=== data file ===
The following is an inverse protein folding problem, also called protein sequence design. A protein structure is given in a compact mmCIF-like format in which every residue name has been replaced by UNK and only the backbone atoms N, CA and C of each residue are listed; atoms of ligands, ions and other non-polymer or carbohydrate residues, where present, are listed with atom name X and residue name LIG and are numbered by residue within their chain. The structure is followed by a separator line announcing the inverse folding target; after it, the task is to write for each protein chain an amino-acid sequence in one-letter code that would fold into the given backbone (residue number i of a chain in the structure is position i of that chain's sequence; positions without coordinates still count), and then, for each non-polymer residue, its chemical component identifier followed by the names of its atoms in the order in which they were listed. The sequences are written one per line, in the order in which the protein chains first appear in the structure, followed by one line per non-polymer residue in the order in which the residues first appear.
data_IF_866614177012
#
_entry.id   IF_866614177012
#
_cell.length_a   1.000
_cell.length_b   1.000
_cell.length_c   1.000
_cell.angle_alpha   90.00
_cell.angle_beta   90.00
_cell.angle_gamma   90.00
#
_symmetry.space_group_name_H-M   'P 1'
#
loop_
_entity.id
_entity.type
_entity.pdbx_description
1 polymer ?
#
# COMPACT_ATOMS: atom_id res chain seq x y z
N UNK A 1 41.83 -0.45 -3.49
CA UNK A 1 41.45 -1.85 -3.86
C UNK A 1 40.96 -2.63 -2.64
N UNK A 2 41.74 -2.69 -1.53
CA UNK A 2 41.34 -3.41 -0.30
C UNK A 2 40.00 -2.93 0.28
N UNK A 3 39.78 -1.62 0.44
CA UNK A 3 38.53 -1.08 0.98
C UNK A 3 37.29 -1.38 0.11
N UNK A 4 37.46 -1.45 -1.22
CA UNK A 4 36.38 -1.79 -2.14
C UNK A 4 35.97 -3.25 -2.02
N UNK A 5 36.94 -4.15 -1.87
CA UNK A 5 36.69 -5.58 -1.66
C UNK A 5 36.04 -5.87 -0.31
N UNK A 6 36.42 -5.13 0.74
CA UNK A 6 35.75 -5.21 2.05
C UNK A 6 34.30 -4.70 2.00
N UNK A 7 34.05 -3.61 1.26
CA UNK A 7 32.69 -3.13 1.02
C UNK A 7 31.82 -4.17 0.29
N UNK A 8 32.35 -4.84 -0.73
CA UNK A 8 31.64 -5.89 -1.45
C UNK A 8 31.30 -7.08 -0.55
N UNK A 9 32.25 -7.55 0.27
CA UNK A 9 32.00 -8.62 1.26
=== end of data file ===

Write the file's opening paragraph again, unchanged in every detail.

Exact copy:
The following is an inverse protein folding problem, also called protein sequence design. A protein structure is given in a compact mmCIF-like format in which every residue name has been replaced by UNK and only the backbone atoms N, CA and C of each residue are listed; atoms of ligands, ions and other non-polymer or carbohydrate residues, where present, are listed with atom name X and residue name LIG and are numbered by residue within their chain. The structure is followed by a separator line announcing the inverse folding target; after it, the task is to write for each protein chain an amino-acid sequence in one-letter code that would fold into the given backbone (residue number i of a chain in the structure is position i of that chain's sequence; positions without coordinates still count), and then, for each non-polymer residue, its chemical component identifier followed by the names of its atoms in the order in which they were listed. The sequences are written one per line, in the order in which the protein chains first appear in the structure, followed by one line per non-polymer residue in the order in which the residues first appear.